Allowed zone for P9. The red zone (C14) is excluded by the analysis of the Cassini data up to 2014 (Sect. 4). The pink zone (C20) is how much this zone can be enlarged by extending the Cassini data to 2020 (Sect. 4). The green zone is the most probable zone for P9 (v ∈ [ 108°:129° ]), with maximum reduction of the residuals at v = 117.8° (blue dot P9). The white zone is the uncertainty zone where the P9 perturbation is too faint to be detected.

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The Cassini data provides an exceptional set of measures that acts as a very sensitive device for testing the possibility of an additional massive body in the solar system. With the data accumulated until 2014.4, we can exclude the possibility that P9 is in the section of the orbit depicted in red in Fig. 6, with a true anomaly v in [−130°: −100° ] ∪ [ −65°:85° ]. We thus contradict the affirmation of Iorio (2016), who states that a body of 10 M is excluded if it resides closer to 1000 AU of the Sun. Iorio (2016)

does not properly consider how much the presence of an additional body can be absorbed by the fit of all the other parameters in the solar system ephemerides. The global fit that we present here avoids this drawback. Moreover, we found that the presence of P9 could significantly decrease the Cassini residuals if v is in the interval [ 108°:129° ], with a most probable position at .

Since the Cassini data is at present the most precise sensor for testing the possibility of an additional body in the solar system, it is essential that Cassini continues to provide ranging data, since there will not be very soon an additional spacecraft around one of the planets beyond Saturn. Extending the Cassini data up to 2020 will already allow to state for the existence of P9 for v ∈ [−132°:106.5°]. Juno will soon arrive around Jupiter and will thus allow us to improve the orbit of Jupiter. This may not directly improve the constraints on P9, because Jupiter is less sensitive than Saturn to the perturbations of P9. Nevertheless, constraining Jupiter more tightly will allow us to improve the determination of P9, because less flexibility will exist for absorbing the perturbations due to P9.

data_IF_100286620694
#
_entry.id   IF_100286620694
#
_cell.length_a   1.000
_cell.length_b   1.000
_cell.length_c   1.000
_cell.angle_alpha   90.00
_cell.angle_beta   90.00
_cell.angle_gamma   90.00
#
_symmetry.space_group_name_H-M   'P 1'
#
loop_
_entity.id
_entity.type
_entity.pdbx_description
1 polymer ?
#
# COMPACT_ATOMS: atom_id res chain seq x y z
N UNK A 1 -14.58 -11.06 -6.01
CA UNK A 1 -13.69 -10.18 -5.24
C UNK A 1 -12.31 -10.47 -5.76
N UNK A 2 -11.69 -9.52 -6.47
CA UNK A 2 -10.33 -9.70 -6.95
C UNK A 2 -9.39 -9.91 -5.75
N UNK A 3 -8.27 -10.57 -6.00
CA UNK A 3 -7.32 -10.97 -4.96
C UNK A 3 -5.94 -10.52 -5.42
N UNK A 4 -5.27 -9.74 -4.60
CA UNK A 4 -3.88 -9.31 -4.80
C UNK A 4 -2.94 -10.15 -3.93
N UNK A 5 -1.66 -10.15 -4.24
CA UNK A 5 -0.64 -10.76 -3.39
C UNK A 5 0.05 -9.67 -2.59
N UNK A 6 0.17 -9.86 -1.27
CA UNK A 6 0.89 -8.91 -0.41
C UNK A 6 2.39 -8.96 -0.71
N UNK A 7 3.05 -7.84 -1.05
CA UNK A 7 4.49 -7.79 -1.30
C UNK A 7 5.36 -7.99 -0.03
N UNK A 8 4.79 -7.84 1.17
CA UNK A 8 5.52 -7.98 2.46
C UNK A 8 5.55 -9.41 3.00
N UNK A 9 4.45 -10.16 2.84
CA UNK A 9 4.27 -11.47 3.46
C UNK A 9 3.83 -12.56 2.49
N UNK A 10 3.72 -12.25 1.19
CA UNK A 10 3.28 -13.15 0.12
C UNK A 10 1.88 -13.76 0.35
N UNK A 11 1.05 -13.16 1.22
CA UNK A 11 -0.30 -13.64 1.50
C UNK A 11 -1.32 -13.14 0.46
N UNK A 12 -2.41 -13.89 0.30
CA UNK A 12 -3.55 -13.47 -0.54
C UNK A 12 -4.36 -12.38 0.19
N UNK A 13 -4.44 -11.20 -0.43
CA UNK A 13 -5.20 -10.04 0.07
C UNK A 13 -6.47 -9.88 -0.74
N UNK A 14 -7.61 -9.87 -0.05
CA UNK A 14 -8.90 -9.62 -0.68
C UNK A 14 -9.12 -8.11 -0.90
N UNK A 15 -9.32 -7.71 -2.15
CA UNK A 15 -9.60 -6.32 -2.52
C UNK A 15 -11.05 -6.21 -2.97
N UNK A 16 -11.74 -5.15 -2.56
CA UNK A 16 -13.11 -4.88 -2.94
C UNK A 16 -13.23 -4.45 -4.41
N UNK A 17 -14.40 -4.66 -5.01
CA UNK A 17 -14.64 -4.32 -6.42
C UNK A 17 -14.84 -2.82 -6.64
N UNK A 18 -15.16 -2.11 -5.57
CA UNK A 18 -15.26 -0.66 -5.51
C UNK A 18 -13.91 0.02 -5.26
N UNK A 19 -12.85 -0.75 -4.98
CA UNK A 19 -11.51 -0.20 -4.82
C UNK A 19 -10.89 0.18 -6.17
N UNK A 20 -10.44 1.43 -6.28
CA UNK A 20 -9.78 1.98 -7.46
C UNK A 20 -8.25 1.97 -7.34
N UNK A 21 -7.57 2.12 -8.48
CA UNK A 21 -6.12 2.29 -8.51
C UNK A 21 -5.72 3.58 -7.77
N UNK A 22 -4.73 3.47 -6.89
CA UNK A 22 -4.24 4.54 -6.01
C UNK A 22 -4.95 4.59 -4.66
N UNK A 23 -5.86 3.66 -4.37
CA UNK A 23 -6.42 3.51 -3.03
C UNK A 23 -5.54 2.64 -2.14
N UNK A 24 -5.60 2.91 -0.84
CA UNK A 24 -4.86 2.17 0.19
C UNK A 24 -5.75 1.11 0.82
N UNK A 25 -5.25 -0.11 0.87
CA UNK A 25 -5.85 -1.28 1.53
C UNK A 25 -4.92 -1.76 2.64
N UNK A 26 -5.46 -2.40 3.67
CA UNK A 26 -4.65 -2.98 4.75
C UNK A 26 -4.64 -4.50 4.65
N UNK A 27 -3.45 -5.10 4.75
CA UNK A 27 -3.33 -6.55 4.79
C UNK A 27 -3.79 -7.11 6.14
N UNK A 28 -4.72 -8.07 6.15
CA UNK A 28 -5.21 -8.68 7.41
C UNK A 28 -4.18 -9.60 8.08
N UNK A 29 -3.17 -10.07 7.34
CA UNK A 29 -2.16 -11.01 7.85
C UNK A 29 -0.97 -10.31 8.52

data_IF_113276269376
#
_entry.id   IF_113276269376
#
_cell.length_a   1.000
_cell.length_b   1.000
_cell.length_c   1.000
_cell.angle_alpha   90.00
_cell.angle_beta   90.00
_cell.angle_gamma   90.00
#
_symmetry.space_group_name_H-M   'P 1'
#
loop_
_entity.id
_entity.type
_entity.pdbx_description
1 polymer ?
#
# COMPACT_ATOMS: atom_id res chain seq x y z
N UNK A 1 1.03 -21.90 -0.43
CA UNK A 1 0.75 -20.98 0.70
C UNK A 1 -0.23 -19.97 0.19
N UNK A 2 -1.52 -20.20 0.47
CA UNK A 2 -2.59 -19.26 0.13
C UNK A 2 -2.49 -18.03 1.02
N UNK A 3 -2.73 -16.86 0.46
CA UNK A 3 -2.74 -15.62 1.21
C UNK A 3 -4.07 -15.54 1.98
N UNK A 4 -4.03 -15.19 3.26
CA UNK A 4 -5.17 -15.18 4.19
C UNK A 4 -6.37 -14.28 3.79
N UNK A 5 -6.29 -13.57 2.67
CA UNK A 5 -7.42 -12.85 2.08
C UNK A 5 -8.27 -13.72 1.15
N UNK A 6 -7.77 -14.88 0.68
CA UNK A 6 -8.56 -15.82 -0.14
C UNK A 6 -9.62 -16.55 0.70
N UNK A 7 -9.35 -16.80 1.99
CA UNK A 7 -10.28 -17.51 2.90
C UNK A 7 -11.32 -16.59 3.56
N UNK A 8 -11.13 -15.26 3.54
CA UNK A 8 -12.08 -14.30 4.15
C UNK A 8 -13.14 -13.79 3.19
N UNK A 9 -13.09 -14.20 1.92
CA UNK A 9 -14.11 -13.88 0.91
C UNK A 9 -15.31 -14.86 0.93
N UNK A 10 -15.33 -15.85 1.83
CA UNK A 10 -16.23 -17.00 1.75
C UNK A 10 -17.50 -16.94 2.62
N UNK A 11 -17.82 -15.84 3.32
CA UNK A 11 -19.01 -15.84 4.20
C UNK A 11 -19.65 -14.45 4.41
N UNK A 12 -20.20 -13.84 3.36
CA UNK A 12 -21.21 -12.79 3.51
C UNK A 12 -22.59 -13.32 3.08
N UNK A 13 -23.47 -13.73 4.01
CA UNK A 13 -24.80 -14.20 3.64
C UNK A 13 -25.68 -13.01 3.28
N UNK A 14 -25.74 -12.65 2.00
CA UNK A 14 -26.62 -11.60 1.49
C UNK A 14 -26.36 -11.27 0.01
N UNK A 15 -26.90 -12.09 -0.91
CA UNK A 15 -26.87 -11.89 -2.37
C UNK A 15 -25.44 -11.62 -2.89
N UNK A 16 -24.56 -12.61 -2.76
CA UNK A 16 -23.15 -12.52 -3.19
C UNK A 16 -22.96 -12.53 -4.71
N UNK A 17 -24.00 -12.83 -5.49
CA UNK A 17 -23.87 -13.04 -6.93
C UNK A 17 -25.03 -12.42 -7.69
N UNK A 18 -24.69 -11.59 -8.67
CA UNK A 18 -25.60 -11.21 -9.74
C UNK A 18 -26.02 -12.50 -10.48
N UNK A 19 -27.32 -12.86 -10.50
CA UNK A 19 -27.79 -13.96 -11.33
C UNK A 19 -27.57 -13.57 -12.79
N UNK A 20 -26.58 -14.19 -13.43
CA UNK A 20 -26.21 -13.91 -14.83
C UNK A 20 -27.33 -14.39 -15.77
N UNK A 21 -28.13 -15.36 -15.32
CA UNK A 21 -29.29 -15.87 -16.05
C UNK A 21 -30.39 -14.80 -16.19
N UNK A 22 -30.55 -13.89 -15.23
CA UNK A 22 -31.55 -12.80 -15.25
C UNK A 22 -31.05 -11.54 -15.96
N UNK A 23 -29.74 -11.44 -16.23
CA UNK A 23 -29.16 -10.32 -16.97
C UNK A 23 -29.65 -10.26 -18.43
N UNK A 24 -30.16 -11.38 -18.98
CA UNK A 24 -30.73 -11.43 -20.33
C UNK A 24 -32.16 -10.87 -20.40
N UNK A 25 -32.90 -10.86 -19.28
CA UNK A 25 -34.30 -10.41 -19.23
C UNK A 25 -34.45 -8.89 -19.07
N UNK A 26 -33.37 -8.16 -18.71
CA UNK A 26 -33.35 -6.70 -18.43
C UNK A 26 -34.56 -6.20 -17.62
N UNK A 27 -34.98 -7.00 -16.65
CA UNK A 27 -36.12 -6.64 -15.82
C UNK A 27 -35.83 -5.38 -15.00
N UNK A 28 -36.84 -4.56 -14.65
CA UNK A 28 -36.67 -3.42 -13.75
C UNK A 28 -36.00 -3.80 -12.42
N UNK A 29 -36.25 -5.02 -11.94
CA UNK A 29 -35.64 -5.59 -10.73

1

We denote this kind of resonance a pseudo resonance, because it does not involve the existence of separatrices in the phase space (Batygin & Brown 2016).

2

At this point, no false alarm probability has been associated to this range of values.

References

All Tables

Table 1

Orbital elements of P9, as given in Batygin & Brown (2016), in ecliptic (IERS) orbital elements (a,e,i,ω,Ω), respectively semi-major axis, eccentricity, inclination, argument of perihelion, and longitude of the node.

All Figures

thumbnail Fig. 1

Post fit residuals (in m) for the Cassini observations over [ 2004.4:2014.4 ]. In blue are the nominal residuals of INPOP. In red are the post fit residuals after the introduction of P9 in the INPOP model.

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In the text
thumbnail Fig. 2

Relative change in the root mean square residuals of a fitted INPOP solution including P9, with respect to those of the nominal INPOP, with respect to the true anomaly of P9 (v in x axis). Pre-fit residuals are in blue with the right y-scale (in %). Post-fit residuals are in red with the left y-scale (in %).

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In the text
thumbnail Fig. 3

Enlargement of Fig. 2 around the minimum (green bar, at v = 117.8°). In the green zone, Δσ< −6%.

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In the text
thumbnail Fig. 4

Same as Fig. 1 with the addition of simulated Cassini data over [ 2014.4:2020 ], for v = 60° and v = 120°.

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In the text
thumbnail Fig. 5

Same as Fig. 2 with extrapolated Cassini data (wihout P9) up to 2020.

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In the text
thumbnail Fig. 6

Allowed zone for P9. The red zone (C14) is excluded by the analysis of the Cassini data up to 2014 (Sect. 4). The pink zone (C20) is how much this zone can be enlarged by extending the Cassini data to 2020 (Sect. 4). The green zone is the most probable zone for P9 (v ∈ [ 108°:129° ]), with maximum reduction of the residuals at v = 117.8° (blue dot P9). The white zone is the uncertainty zone where the P9 perturbation is too faint to be detected.

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In the text